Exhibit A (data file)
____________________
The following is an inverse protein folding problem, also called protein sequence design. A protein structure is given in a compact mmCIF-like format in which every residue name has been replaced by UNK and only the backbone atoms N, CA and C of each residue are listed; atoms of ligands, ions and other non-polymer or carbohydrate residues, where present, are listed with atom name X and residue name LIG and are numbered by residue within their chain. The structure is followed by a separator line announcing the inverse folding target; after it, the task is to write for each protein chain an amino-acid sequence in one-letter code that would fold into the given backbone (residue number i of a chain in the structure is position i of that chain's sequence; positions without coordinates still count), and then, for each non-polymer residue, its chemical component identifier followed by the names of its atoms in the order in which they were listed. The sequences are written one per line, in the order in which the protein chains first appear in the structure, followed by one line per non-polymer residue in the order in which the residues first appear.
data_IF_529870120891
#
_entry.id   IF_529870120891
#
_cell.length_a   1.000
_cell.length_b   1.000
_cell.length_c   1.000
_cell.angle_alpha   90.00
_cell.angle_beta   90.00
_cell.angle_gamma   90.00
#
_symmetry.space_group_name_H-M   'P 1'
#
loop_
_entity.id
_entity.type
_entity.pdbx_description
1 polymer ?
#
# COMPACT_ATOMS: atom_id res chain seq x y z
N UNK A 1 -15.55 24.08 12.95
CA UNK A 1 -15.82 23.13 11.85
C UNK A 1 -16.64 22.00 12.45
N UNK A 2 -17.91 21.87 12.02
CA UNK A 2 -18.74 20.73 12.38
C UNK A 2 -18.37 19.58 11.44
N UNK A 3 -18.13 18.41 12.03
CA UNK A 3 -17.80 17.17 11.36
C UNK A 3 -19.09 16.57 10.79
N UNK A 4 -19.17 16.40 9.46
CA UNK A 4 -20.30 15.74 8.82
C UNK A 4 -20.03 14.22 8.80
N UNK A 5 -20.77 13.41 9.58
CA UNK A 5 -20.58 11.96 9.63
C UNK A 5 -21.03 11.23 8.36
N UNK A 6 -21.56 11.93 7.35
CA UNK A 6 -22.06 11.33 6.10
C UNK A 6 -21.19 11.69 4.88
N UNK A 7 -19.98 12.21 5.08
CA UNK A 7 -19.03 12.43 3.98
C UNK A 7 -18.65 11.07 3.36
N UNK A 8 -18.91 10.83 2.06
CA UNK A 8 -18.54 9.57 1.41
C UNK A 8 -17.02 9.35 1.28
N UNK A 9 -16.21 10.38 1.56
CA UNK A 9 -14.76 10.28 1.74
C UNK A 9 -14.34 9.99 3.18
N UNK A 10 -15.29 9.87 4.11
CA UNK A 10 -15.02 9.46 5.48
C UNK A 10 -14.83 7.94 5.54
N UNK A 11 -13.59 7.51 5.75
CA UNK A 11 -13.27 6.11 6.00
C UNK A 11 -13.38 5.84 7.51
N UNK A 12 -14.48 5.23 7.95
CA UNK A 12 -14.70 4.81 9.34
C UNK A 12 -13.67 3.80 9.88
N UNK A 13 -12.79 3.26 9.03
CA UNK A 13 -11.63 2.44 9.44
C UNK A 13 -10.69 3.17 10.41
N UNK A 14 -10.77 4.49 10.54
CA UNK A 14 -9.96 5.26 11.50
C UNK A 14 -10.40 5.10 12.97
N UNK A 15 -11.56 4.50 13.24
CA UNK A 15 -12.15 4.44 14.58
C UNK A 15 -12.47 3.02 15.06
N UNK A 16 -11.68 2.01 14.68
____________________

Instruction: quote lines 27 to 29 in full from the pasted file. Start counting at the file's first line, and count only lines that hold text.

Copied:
C UNK A 2 -18.37 19.58 11.44
N UNK A 3 -18.13 18.41 12.03
CA UNK A 3 -17.80 17.17 11.36